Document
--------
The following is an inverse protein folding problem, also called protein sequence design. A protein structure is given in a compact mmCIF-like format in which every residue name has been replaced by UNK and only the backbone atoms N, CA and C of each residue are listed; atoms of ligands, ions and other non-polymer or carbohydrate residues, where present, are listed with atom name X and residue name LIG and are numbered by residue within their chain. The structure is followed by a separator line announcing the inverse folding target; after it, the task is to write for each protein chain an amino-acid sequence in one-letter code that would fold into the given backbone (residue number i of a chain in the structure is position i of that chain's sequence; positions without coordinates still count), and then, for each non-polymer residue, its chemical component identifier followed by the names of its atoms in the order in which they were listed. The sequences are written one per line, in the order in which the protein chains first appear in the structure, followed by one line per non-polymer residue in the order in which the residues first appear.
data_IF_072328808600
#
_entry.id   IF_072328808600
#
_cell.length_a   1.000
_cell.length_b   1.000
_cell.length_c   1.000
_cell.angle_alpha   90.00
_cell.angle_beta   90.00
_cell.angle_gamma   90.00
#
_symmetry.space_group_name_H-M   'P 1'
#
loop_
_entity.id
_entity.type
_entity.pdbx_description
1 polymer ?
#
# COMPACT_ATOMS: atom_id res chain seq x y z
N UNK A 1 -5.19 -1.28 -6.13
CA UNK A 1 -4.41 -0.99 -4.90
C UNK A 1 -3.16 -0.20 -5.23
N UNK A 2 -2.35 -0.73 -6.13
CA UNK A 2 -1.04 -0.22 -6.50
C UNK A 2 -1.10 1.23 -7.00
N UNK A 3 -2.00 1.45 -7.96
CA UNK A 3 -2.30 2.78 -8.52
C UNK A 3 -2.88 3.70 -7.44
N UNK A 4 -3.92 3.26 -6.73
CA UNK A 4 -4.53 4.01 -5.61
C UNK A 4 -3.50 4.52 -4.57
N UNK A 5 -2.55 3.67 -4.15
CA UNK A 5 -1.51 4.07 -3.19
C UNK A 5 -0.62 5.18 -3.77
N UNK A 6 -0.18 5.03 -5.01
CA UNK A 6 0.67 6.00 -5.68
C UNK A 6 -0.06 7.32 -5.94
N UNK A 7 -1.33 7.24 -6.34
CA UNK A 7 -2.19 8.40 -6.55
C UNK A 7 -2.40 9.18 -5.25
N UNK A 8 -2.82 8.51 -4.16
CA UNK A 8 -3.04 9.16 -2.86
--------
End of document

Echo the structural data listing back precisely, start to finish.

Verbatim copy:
The following is an inverse protein folding problem, also called protein sequence design. A protein structure is given in a compact mmCIF-like format in which every residue name has been replaced by UNK and only the backbone atoms N, CA and C of each residue are listed; atoms of ligands, ions and other non-polymer or carbohydrate residues, where present, are listed with atom name X and residue name LIG and are numbered by residue within their chain. The structure is followed by a separator line announcing the inverse folding target; after it, the task is to write for each protein chain an amino-acid sequence in one-letter code that would fold into the given backbone (residue number i of a chain in the structure is position i of that chain's sequence; positions without coordinates still count), and then, for each non-polymer residue, its chemical component identifier followed by the names of its atoms in the order in which they were listed. The sequences are written one per line, in the order in which the protein chains first appear in the structure, followed by one line per non-polymer residue in the order in which the residues first appear.
data_IF_072328808600
#
_entry.id   IF_072328808600
#
_cell.length_a   1.000
_cell.length_b   1.000
_cell.length_c   1.000
_cell.angle_alpha   90.00
_cell.angle_beta   90.00
_cell.angle_gamma   90.00
#
_symmetry.space_group_name_H-M   'P 1'
#
loop_
_entity.id
_entity.type
_entity.pdbx_description
1 polymer ?
#
# COMPACT_ATOMS: atom_id res chain seq x y z
N UNK A 1 -5.19 -1.28 -6.13
CA UNK A 1 -4.41 -0.99 -4.90
C UNK A 1 -3.16 -0.20 -5.23
N UNK A 2 -2.35 -0.73 -6.13
CA UNK A 2 -1.04 -0.22 -6.50
C UNK A 2 -1.10 1.23 -7.00
N UNK A 3 -2.00 1.45 -7.96
CA UNK A 3 -2.30 2.78 -8.52
C UNK A 3 -2.88 3.70 -7.44
N UNK A 4 -3.92 3.26 -6.73
CA UNK A 4 -4.53 4.01 -5.61
C UNK A 4 -3.50 4.52 -4.57
N UNK A 5 -2.55 3.67 -4.15
CA UNK A 5 -1.51 4.07 -3.19
C UNK A 5 -0.62 5.18 -3.77
N UNK A 6 -0.18 5.03 -5.01
CA UNK A 6 0.67 6.00 -5.68
C UNK A 6 -0.06 7.32 -5.94
N UNK A 7 -1.33 7.24 -6.34
CA UNK A 7 -2.19 8.40 -6.55
C UNK A 7 -2.40 9.18 -5.25
N UNK A 8 -2.82 8.51 -4.16
CA UNK A 8 -3.04 9.16 -2.86